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Rated: 13+ · Fiction · Gothic · #2113356
Effie Wickes finds herself struggling to deal with her mother's death...

         The horrors of an unseen intruder and the nightmares she had been suffering behind her for the moment, Effie tied her boot-laces and zipped up her jacket. Vincent had invited her to the Apple Picking Ceremony at the Anderson Estate Orchard, and she had (with a bit of huffing and debating) agreed to meet him, and his young nephew, for a day of apple, orange, and berry picking. It was an integral part of the town’s Autumn Celebration, and she had always attended as a child—her mother had loved the Apple Picking Ceremony, almost more than the masquerade in the Andersons gardens.
         ‘I’ll be home later this afternoon, Nimbus. I promise to bring you something fun to play with from the orchard.’ She said to the kitten, who was resting on the arm of the couch, watching her as she closed the door. Effie always felt a twinge of regret, leaving her feline friend behind when she left, but she wouldn’t be able to focus on the kitten’s safety during the apple picking. She intended to keep her promise of bringing something for the kitten to play with—perhaps a feather, or a bag of leaves?


         The Anderson Estate sat against the hills across the lake, a forest to one side and an orchard opposite; the front gardens were filled with colourful flowers, and in the centre of the turnaround sat a water fountain. Effie parked her car with the others, on the side of the road leading onto the grounds, and met up with Vincent at the entrance.
         ‘I’m glad you decided to come, I was afraid you would change your mind at the last minute.’ Vincent laughed, holding his nephew’s hand. ‘This is Wyatt,’ he introduced the boy, ‘Wyatt, this is my friend Effie. She is really nice.’
         The child was silent—his wide brown eyes were sad, but he offered Effie a smile without removing his thumb from his mouth.
‘Don’t take his silence too personally, he hasn’t spoken much since my father passed. It was hard on him, losing another person.’
Effie understood how the child felt, and though she wanted so badly to console him, she kept her distance so as not to invade his space—if Wyatt warmed up to her, she would be there to talk, and if not, she would accept that.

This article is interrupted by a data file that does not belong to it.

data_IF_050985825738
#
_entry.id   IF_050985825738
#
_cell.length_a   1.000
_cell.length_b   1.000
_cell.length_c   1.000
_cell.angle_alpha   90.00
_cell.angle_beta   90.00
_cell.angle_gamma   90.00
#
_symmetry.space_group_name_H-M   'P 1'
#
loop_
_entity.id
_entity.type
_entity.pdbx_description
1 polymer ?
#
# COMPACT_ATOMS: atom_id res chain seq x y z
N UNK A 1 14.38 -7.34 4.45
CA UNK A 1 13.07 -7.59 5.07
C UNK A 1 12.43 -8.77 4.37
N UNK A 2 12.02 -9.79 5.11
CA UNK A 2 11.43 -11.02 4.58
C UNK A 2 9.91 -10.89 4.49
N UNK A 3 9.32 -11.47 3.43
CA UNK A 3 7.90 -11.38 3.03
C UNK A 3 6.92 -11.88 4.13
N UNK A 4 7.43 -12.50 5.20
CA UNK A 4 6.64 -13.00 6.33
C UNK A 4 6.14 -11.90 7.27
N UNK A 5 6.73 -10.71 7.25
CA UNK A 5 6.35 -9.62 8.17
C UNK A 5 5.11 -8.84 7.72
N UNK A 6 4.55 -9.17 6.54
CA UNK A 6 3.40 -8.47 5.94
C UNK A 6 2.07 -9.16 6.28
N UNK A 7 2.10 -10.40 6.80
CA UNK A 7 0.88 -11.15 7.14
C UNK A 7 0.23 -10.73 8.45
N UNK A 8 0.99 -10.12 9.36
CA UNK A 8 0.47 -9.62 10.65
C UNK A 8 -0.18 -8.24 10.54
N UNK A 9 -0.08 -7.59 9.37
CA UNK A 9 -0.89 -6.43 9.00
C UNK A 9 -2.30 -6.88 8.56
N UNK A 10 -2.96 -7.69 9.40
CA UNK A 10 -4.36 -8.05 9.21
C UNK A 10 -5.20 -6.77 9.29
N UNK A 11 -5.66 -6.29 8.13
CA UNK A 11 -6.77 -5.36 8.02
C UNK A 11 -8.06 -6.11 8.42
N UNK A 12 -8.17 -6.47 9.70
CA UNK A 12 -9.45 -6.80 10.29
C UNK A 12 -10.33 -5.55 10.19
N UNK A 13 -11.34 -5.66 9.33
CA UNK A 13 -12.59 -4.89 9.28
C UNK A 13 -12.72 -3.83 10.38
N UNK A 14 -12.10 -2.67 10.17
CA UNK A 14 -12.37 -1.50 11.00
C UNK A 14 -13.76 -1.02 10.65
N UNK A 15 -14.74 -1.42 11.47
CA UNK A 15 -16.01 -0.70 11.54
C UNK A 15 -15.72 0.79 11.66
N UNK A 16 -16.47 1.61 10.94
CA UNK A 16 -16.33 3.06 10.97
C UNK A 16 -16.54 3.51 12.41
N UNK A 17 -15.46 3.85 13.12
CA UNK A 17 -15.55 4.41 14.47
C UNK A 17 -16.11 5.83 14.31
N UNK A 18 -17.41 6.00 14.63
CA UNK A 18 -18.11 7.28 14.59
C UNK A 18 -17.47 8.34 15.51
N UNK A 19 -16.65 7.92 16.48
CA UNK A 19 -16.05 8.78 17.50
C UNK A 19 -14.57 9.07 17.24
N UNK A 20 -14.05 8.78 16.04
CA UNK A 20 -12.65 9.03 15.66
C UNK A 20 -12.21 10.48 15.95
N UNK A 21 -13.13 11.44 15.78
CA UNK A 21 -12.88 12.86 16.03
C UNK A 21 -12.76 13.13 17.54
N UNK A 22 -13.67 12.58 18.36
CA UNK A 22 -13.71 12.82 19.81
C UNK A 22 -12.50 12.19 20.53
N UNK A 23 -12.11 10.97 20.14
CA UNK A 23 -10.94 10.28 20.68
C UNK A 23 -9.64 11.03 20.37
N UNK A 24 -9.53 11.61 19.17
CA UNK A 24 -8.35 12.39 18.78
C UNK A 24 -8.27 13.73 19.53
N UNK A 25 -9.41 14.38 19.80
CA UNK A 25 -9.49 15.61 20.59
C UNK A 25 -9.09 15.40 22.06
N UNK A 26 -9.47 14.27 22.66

They followed the rest of the guests to the orchard, where the Andersons stood, piles of baskets on either side of them.
         ‘Welcome, and merry Autumn!’ Mr Anderson called once the entire group was present. Effie glanced around, seeing many faces she recognised from her childhood; Effie caught herself looking for her mother’s face. It pained her to know that Theola wasn’t going to appear out of the crowd, dragging behind her a red waggon ready to hold every apple she and Effie would pick.
         ‘There is face painting, a pumpkin patch, and a booth to vote for your choice of the first slaughter of the season to the right, there,’ Mr Anderson pointed toward a tent that had been erected near where everyone had gathered, ‘and here are the baskets if anyone happened to forget to bring one. Take your time picking the apples, and remember that the best of your harvest will be offered tonight!’
         With a cheer, the group split up, most heading into the tent to vote for their slaughter choice or get their faces painted (Effie wondered where the pumpkin patch was, but after obtaining her basket and heading into the orchard, she noticed a few rows of pumpkins behind the tent). She followed Vincent and Wyatt into the trees, swinging her basket by her side, humming to herself. Vincent lifted Wyatt onto his shoulders and pointed to an apple; Wyatt picked the fruit from the branch and handed it down to Vincent, who placed it into the basket with care.
         It was a quiet affair, for the most part—there were a few times when children would weave between the trees, shrieking and giggling as they raced to find the next perfect apple to pick. Effie smiled at the children, unaffected by their volume and their lack of attention as they chased one another. She reached above her head and picked her first apple, inspecting it to make sure it was ripe and uninhabited by any critters.